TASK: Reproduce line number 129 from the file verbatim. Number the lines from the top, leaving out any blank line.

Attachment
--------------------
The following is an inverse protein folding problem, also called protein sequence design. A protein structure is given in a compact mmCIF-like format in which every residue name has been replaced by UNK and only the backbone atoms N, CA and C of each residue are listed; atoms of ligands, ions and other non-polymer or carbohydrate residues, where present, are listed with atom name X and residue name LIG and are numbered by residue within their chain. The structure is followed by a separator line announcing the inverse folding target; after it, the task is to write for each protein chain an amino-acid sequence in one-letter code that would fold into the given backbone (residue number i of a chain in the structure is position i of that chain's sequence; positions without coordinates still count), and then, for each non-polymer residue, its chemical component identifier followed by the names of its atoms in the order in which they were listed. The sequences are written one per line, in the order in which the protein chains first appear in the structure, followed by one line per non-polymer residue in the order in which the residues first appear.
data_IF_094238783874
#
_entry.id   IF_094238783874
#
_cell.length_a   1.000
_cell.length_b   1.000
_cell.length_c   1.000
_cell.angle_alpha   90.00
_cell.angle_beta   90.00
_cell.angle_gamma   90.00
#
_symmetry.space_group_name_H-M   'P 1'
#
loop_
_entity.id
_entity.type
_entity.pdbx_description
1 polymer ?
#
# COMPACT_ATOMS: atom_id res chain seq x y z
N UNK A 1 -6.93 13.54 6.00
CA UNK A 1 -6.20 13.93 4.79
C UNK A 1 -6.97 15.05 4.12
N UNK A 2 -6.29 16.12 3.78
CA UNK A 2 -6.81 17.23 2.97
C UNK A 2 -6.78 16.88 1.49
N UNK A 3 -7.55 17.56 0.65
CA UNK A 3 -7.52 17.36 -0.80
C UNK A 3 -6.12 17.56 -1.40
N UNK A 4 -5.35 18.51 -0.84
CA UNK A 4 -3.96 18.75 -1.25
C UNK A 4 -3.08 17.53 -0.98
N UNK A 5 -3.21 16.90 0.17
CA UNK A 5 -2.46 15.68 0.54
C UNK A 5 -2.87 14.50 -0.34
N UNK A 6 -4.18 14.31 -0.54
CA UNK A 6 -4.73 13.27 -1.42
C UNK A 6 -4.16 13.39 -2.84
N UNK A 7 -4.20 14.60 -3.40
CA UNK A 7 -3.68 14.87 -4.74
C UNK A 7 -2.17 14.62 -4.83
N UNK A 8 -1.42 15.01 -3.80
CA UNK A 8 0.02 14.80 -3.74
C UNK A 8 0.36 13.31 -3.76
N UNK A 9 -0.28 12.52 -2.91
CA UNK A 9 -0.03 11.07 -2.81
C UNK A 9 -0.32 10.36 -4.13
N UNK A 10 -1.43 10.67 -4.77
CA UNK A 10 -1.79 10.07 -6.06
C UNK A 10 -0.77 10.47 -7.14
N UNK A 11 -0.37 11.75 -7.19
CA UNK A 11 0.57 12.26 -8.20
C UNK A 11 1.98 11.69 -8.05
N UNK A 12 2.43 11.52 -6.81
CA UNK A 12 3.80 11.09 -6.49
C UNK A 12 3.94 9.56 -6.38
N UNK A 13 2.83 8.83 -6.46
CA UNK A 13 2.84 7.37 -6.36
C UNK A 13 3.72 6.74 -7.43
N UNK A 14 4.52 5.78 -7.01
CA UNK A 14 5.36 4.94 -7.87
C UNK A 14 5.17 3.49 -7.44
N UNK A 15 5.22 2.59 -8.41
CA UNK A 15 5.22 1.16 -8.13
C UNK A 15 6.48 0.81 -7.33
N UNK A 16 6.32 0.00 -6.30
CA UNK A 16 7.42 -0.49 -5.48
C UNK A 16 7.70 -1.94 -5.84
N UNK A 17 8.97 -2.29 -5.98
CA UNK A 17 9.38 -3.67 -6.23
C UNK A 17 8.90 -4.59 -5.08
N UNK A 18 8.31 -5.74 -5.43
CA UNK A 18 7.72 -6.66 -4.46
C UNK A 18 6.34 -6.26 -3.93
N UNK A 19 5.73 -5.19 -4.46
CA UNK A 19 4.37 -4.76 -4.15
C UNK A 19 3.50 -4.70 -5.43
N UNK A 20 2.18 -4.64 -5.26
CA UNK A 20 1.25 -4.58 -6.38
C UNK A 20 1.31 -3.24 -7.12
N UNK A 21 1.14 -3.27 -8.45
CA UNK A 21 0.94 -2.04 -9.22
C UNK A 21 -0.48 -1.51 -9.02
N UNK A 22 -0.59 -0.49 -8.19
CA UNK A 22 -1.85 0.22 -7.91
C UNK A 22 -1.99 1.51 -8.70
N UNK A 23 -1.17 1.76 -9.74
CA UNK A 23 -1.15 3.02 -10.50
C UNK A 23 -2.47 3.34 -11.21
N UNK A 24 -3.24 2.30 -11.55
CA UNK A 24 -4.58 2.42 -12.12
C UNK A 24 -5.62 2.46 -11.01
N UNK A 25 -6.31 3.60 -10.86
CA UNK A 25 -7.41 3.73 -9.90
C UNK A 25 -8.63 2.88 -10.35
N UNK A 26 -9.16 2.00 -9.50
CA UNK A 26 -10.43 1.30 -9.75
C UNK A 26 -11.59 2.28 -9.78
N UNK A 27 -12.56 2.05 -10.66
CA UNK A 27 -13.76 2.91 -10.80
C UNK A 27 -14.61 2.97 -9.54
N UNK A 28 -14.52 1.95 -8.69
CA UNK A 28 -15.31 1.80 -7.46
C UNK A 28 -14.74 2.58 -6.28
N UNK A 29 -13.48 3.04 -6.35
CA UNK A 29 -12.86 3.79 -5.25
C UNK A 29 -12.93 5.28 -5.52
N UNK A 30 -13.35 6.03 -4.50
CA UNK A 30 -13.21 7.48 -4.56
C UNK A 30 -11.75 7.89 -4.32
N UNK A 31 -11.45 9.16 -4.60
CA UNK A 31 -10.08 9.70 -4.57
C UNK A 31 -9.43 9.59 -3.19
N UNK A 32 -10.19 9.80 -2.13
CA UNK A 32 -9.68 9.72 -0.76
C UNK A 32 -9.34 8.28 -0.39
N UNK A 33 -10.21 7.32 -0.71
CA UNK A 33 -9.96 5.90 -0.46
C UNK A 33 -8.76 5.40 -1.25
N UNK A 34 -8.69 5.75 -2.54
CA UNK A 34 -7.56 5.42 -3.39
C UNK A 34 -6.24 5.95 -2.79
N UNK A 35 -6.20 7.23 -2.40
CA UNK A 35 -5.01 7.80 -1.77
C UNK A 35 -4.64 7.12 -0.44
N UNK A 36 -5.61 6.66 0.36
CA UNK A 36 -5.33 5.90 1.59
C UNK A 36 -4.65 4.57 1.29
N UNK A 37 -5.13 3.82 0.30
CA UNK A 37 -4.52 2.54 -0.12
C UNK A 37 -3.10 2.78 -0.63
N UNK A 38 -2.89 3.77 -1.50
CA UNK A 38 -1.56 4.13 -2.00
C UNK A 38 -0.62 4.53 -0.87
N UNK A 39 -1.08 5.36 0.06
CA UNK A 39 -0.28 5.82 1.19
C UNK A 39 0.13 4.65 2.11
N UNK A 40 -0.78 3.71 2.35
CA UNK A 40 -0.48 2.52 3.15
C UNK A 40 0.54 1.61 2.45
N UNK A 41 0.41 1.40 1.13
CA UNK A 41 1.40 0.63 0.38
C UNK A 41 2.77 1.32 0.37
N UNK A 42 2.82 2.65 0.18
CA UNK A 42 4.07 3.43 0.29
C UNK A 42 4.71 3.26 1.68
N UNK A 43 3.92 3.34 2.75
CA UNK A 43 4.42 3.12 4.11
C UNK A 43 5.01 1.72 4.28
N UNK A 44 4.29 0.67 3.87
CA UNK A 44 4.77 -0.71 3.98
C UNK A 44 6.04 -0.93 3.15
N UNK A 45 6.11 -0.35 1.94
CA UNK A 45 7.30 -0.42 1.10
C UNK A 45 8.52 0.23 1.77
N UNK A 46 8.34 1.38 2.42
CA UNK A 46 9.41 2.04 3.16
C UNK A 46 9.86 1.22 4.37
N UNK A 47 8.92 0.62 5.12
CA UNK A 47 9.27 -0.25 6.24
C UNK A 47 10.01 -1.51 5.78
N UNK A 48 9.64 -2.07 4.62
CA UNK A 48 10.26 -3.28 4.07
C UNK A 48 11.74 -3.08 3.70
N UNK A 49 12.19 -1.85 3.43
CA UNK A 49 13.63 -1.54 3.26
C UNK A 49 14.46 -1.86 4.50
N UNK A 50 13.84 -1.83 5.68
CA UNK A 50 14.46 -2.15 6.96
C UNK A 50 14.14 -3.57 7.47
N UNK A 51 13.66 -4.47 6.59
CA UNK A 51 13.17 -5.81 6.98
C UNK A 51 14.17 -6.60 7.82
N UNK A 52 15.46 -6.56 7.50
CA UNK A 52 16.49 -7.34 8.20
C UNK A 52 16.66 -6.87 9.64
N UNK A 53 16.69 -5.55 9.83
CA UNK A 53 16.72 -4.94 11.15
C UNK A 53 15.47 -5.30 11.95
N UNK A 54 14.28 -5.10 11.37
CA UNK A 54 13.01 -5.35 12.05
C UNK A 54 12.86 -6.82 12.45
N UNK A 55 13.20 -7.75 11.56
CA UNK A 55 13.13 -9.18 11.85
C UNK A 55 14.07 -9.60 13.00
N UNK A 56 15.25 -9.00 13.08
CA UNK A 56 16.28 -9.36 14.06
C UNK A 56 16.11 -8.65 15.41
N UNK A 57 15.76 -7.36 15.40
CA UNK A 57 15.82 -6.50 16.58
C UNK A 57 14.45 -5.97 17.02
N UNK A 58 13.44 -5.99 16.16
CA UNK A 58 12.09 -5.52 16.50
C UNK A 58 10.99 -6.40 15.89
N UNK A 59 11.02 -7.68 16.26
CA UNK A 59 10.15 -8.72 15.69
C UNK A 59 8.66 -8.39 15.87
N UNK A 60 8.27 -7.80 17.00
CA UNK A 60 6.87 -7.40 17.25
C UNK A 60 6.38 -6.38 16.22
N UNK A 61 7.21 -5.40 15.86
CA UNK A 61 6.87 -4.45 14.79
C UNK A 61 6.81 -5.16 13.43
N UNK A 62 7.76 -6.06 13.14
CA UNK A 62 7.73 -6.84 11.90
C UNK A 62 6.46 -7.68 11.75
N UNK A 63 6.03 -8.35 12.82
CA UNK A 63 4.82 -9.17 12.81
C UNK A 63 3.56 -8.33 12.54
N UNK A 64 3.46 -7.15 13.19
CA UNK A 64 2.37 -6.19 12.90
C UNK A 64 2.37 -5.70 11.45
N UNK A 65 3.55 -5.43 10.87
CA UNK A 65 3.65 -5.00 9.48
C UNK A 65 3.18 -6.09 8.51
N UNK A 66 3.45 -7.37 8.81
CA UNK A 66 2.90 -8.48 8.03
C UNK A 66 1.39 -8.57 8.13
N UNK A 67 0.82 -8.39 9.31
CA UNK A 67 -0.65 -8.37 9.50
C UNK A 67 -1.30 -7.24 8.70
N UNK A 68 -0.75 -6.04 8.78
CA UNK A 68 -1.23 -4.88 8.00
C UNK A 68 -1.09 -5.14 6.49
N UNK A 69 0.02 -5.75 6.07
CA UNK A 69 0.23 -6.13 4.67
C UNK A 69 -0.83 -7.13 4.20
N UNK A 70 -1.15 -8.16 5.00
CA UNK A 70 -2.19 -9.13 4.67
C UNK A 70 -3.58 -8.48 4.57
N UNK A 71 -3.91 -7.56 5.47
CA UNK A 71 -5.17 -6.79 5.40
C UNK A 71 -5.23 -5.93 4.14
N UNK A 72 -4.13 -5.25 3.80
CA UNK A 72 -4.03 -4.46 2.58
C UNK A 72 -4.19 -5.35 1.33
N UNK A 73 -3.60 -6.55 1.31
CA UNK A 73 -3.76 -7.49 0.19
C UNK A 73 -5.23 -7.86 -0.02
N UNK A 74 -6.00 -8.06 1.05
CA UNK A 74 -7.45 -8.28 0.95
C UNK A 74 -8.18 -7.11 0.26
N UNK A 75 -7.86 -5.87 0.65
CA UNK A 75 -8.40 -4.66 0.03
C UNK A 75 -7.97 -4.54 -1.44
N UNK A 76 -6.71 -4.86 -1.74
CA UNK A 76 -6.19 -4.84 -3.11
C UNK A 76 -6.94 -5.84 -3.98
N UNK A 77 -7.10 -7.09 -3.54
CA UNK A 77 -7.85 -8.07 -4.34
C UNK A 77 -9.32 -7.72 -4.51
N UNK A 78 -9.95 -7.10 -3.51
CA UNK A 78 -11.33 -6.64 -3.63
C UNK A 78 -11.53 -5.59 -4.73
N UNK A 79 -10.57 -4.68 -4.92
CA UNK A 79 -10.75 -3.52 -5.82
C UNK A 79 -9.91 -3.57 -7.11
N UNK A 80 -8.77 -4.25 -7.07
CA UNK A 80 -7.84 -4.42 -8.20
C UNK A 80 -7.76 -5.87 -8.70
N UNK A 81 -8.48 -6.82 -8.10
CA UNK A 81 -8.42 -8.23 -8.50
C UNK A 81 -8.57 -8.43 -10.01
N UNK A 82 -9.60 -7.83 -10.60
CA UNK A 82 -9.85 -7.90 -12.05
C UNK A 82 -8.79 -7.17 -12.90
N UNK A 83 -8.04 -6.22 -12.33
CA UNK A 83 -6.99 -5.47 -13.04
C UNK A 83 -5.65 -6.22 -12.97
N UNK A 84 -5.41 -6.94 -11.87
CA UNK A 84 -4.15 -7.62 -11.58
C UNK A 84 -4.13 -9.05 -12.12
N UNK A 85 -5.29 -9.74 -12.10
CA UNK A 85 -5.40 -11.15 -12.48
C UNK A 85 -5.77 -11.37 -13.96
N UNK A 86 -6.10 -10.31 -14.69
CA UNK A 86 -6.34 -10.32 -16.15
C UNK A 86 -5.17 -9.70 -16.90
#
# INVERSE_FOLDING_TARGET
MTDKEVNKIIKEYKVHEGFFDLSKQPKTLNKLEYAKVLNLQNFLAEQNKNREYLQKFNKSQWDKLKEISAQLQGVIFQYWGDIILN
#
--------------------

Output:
C UNK A 36 -4.65 4.57 1.29